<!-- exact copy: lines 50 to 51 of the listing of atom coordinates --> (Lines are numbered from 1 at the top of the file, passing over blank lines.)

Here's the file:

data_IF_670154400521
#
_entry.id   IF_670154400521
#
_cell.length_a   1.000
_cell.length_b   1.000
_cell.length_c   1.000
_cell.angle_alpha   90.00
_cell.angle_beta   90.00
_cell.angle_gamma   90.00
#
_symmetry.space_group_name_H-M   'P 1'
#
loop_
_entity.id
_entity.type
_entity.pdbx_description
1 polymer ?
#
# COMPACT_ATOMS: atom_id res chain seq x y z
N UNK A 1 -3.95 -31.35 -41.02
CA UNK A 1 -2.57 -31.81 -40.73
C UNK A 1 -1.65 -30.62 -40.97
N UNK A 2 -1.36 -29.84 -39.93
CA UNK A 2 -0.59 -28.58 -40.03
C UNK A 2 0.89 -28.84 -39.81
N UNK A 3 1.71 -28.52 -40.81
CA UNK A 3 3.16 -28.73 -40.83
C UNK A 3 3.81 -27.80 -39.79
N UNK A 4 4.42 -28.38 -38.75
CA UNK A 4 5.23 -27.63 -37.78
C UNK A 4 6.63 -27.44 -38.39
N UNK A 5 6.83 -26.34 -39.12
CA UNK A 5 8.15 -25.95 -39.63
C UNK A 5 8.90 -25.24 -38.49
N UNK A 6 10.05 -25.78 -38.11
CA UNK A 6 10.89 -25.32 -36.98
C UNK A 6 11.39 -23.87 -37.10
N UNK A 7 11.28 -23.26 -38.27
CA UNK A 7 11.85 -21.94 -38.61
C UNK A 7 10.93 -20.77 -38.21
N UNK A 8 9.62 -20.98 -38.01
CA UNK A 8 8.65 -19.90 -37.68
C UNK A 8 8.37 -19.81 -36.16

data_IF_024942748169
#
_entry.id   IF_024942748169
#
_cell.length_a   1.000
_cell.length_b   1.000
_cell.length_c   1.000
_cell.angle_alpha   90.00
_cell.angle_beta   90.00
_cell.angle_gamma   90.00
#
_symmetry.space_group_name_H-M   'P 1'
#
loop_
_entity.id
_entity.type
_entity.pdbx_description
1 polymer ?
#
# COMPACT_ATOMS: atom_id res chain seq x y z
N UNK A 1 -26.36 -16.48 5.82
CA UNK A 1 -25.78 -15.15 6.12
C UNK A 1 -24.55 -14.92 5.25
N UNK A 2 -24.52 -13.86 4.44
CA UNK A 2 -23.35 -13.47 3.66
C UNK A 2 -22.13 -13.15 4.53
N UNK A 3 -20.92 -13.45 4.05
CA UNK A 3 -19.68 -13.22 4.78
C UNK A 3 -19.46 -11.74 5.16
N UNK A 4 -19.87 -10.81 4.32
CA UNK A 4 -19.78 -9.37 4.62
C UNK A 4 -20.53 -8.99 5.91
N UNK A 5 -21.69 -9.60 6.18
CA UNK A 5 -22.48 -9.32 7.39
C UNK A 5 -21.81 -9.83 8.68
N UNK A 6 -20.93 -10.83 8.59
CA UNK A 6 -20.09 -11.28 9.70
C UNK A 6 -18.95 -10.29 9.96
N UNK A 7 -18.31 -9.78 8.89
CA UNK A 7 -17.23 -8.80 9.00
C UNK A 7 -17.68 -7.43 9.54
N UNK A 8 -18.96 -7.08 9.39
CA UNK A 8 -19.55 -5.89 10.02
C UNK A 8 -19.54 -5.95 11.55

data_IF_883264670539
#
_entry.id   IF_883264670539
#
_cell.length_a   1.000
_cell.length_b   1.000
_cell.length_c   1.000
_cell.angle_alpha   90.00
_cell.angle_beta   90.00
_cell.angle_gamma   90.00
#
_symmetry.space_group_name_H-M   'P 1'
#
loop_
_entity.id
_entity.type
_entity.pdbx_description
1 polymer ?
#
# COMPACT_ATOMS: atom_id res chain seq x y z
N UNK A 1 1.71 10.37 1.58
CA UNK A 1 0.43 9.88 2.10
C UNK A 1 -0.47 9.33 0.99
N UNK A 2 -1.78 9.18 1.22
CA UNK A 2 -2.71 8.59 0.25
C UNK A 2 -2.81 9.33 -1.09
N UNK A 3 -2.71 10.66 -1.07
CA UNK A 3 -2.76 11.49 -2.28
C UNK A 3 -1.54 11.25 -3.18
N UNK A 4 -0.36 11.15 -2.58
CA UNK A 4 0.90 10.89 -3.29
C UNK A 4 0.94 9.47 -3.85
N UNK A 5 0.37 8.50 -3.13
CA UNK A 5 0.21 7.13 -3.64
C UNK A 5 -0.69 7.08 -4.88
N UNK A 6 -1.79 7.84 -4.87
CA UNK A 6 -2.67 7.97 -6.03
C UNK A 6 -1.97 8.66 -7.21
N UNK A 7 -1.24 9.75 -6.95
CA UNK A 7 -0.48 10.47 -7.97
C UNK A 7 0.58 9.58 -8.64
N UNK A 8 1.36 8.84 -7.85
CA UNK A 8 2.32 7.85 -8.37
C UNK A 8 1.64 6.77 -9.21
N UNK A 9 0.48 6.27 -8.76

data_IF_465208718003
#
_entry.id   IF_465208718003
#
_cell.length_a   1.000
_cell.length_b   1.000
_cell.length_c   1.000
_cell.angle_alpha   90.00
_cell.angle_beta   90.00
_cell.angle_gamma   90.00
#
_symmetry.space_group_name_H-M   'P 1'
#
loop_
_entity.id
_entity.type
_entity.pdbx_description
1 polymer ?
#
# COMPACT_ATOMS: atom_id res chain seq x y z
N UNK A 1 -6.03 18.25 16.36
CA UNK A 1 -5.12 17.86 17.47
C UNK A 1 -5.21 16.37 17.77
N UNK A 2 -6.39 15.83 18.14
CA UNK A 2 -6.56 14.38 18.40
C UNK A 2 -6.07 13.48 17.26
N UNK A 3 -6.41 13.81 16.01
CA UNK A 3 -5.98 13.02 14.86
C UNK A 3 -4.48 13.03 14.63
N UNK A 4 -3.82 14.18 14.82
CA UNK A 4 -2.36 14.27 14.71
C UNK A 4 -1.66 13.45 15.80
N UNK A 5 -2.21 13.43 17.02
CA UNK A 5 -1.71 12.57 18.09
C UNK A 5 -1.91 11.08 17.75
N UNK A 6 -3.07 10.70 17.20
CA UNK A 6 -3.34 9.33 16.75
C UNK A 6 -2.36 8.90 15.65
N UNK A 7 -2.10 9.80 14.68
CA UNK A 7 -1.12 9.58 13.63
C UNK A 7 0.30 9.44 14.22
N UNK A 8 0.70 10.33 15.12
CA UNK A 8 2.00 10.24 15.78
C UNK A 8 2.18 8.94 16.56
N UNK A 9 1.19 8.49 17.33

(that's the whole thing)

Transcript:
_cell.length_b   1.000
_cell.length_c   1.000